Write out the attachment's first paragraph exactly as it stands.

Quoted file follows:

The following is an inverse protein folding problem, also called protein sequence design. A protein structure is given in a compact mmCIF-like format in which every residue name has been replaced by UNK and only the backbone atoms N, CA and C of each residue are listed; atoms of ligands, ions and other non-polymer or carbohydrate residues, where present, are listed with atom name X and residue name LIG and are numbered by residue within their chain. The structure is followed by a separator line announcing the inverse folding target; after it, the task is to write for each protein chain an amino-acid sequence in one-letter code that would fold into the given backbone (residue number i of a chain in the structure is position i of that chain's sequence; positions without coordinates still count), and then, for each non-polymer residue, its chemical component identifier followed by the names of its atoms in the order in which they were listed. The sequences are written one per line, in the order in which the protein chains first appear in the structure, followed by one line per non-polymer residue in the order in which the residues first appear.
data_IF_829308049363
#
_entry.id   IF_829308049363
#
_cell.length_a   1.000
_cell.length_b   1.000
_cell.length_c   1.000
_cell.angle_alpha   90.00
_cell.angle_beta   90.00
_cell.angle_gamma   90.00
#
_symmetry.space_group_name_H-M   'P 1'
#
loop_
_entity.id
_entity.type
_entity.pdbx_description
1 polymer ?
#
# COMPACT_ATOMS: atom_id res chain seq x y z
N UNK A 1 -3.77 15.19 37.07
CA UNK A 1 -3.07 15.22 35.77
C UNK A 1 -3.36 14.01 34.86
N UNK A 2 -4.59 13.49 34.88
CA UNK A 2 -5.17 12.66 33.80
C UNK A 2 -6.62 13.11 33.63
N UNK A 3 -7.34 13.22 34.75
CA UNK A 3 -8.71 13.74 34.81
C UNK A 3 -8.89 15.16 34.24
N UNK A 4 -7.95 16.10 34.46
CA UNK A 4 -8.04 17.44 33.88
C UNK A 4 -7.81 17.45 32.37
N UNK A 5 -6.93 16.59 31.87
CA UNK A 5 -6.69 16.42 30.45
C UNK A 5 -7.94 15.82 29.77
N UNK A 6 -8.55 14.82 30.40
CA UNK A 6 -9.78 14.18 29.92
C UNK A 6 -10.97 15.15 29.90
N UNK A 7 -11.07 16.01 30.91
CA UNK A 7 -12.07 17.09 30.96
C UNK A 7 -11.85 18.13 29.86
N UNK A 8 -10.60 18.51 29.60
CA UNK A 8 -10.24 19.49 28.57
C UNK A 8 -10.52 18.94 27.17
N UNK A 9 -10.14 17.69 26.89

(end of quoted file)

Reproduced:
The following is an inverse protein folding problem, also called protein sequence design. A protein structure is given in a compact mmCIF-like format in which every residue name has been replaced by UNK and only the backbone atoms N, CA and C of each residue are listed; atoms of ligands, ions and other non-polymer or carbohydrate residues, where present, are listed with atom name X and residue name LIG and are numbered by residue within their chain. The structure is followed by a separator line announcing the inverse folding target; after it, the task is to write for each protein chain an amino-acid sequence in one-letter code that would fold into the given backbone (residue number i of a chain in the structure is position i of that chain's sequence; positions without coordinates still count), and then, for each non-polymer residue, its chemical component identifier followed by the names of its atoms in the order in which they were listed. The sequences are written one per line, in the order in which the protein chains first appear in the structure, followed by one line per non-polymer residue in the order in which the residues first appear.